The case for a carbon tax
B.C. is Canada’s greenest provinces for a number of reasons, but its decision to put a price on carbon stands out as its greatest single achievement.
The motto for Canada’s most western province is splendor sine occasu, which translated from Latin means “splendour without diminishment.”
As a guiding principle, it couldn’t be more appropriate for British Columbia. For Canadians, the province is both a gateway to the Pacific Ocean and a place to cherish the greatest hits of nature, from the ruggedness of the Rocky Mountains to its oxygen-rich ancient forests and the biodiversity they nurture.
Not to suggest B.C. has no blemishes. Logging, mining, fossil fuel exploration and other industrial activities have left their combined mark on Canada’s third-most populous province. But when compared to its provincial cousins, B.C.’s splendour is comparatively least diminished.
That’s why Corporate Knights ranked B.C. as 2014’s greenest province. It stands out for having the highest density of electric vehicle (EV) charging stations per capital and the highest percentage of protected land. British Columbians also drive the fewest kilometres per capita – 38 per cent less than worst-ranked Alberta.
But B.C. also performed well because it scored consistently high across most of the key performance indicators used in this year’s ranking. It is the third-most economically efficient user of energy and emitter of greenhouse gas emissions, and it has the third-highest rate of municipal solid waste diversion in the country. Waste and air pollution produced per unit of economic output were also among the lowest.
It didn’t score so well on our water indicator, however. B.C. residents are the fourth-highest users of water per capita, nearly twice as thirsty as best-ranked Prince Edward Island.
As for bonus points, B.C. tied Nova Scotia and Alberta for second place with a total number of five out of 10. Ontario earned the highest number with seven.
One likely contributor to B.C.’s top-notch performance is a carbon tax it introduced in July 2008. It’s estimated that CO2-equivalent emissions from gasoline consumption fell in the province by 3.5 million tonnes in the four years after the B.C. carbon tax was enacted, according to a study from researchers at the University of Ottawa.
Another study, by Ottawa-based think tank Sustainable Prosperity, found that B.C.’s per capita consumption of fuels just four years after the carbon tax was introduced declined by 19 per cent compared to the rest of Canada. It stands to reason that air pollution associated with the burning of fossil fuels also fell as a result of the carbon tax – all with little, if any, negative economic or political impacts.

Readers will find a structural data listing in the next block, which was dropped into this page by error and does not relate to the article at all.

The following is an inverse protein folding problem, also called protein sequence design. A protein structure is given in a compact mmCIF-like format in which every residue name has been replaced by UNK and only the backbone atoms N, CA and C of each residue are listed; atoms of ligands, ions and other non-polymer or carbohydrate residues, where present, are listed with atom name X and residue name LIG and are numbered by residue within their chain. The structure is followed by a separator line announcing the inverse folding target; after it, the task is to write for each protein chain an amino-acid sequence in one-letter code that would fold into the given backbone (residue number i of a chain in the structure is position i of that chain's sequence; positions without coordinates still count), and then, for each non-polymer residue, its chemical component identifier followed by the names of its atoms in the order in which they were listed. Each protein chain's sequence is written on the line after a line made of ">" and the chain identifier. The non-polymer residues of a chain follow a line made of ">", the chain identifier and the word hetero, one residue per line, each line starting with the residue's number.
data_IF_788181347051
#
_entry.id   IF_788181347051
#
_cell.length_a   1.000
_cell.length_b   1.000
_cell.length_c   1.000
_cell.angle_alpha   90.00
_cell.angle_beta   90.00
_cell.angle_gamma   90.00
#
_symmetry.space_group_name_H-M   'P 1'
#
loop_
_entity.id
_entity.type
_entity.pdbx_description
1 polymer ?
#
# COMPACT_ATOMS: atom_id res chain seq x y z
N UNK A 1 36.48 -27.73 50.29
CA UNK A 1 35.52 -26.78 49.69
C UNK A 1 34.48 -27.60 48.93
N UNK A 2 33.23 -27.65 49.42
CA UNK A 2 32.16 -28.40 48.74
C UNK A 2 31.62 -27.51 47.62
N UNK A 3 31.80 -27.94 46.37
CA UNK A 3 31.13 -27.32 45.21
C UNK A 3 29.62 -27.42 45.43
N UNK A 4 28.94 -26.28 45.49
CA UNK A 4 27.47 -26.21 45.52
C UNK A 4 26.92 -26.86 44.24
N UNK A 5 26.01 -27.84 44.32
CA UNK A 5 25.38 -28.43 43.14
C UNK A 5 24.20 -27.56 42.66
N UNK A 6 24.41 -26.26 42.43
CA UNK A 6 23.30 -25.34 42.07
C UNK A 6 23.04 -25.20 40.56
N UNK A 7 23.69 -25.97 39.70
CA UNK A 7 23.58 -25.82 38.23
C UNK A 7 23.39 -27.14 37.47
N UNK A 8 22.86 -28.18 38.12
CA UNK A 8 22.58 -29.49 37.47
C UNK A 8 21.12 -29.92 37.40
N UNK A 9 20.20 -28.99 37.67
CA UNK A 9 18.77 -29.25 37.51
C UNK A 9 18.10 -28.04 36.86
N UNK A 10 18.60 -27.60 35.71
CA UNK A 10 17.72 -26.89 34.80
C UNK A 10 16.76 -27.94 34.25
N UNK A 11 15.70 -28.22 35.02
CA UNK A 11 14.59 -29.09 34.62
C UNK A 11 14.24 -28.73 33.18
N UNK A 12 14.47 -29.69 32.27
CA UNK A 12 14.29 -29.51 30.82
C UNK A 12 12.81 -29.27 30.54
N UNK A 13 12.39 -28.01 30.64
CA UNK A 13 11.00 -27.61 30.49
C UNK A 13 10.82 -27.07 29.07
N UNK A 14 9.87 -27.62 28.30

“The implementation of British Columbia’s carbon tax is as near as we have to a textbook case,” Angel Gurria, Secretary-General of the Organization for Economic Co-operation and Development, said in a speech last October.
The bigger question is what’s next? B.C.’s carbon tax began with a rate of $10 per tonne of CO2 or equivalent GHG emissions, and has climbed to $30 as of July 2012.
But some observers, such as University of Ottawa law and economics professor Stewart Elgie, say there appears little political will at the moment to raise the tax further. Another problem, he cites, is that the carbon tax currently exempts fugitive emissions – such as methane leaks – from the oil and gas sector.
This latter point is important, considering how determined the B.C. government is to turn the province into a natural gas powerhouse. The province has hundreds of trillions of cubic feet of natural gas locked away in various land formations, which can be extracted through a combination of traditional and alternative drilling methods, increasingly involving hydraulic fracturing or "fracking" techniques that can also threaten freshwater resources.
To get that gas to foreign markets, the current Liberal government is pushing for the construction of at least three liquefied natural gas (LNG) facilities within the next six years – and up to seven over the coming decade. These facilities, in addition to the expected wave of new gas development, are expected to substantially increase B.C.’s greenhouse gas emissions and air pollution. Much of those emissions would not be subject to B.C.’s carbon tax, as currently designed.
“From fracking to liquefaction, each point along the supply chain would produce carbon pollution,” according to the Pembina Institute, a Calgary-based energy think tank. It estimates that emissions from the industry could reach 73 tonnes by 2020, which is nearly three-quarters of projected emissions from Alberta’s oil sands. “The potential carbon pollution from the LNG facilities and associated shale gas extraction and processing would make B.C.’s climate targets unachievable,” Pembina has warned.
There are other, smaller signs that B.C., after making so much progress, is getting knocked off course. For example, a rebate program designed to encourage the purchase of electric vehicles expired in March. That program, which offered a rebate of up to $5,000, is not expected to return, despite a pledge by the B.C. government to have EVs represent 10 per cent of new vehicles – in both public and private fleets – by 2016.
Clearly, B.C. has reason today to celebrate being Canada’s greenest province. That it will keep that crown by the time our next green report card comes out is not so certain.